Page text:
In regard to the Reformation it might be said that the whig fallacies of secular historians have had a greater effect over a wider field than any theological bias that can be imputed to Protestant writers. And the tendency is to magnify the Reformation even when it is not entirely complimentary to the Protestants to do so. It is easy to be dramatic and see Luther as something like a rebel against medievalism. It is pleasant to make him responsible for religious toleration and freedom of thought. It is tempting to bring his whole movement into relief by showing how it promoted the rise of the secular state, or to say with one of our writers that without Martin Luther there would have been no Louis XIV. It may even be plausible to claim that Protestantism contributed to the rise of the capitalist; that in its ethics were evolved the more than seven deadly virtues which have helped to provide the conditions for an industrial civilization; and then to bring this to a climax in the statement: “Capitalism is the social counterpart of Calvinist Theology.” So we complete the circle and see Protestantism behind modern society, and we further another optical illusion – that history is divided by great watersheds of which the Reformation is one. Sometimes it would seem that we regard Protestantism as a Thing, a fixed and definite object that came into existence in 1517; and we seize upon it as source, a cause, an origin, even of movements that were taking place concurrently; and we do this with an air of finality, as though Protestantism itself had no antecedents, as though it were a fallacy to go behind the great watershed, as though indeed it would blunt the edge of our story to admit the working of a process instead of assuming the interposition of some direct agency. It is all an example of the fact for the compilation of trenchant history there is nothing like being content with half the truth.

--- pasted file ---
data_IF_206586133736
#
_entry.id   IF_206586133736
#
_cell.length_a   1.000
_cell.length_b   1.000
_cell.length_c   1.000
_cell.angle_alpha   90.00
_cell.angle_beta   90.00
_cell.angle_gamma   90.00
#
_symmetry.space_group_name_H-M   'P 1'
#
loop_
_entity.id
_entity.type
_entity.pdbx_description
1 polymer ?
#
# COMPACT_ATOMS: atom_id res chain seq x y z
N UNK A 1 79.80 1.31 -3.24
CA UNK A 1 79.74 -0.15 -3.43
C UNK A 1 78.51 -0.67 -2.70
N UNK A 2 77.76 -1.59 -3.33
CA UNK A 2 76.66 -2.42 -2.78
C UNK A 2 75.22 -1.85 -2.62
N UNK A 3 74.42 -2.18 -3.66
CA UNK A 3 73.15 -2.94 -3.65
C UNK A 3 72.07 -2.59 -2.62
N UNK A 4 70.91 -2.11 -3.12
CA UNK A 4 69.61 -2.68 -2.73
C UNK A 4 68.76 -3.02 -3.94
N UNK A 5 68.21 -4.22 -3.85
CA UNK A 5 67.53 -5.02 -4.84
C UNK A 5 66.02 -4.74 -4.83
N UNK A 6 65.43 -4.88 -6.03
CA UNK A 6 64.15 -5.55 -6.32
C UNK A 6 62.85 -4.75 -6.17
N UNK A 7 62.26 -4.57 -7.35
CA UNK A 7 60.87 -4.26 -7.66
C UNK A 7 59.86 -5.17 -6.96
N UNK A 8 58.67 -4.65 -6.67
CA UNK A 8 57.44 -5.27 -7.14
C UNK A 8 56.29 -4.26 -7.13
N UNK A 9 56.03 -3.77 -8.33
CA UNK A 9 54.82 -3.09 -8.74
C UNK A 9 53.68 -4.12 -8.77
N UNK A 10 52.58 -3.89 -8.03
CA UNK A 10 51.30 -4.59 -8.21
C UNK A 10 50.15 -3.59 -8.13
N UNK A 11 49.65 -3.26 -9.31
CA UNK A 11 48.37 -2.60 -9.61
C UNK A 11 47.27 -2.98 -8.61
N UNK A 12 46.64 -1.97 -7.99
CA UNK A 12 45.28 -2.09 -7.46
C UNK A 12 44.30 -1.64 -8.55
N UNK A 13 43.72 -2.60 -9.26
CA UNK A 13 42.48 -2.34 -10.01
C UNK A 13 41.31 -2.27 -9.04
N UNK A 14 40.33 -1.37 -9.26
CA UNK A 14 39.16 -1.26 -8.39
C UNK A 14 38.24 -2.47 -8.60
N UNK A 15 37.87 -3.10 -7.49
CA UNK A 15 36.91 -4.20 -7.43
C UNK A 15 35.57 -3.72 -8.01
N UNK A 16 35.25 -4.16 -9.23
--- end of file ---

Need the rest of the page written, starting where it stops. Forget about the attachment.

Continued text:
— Herbert Butterfield, The Whig Interpretation of History (1931). A contemporary work like Brad Gregory’s The Unintended Reformation is simply the mirror image of the Whig interpretation, and depends on the same false reifications.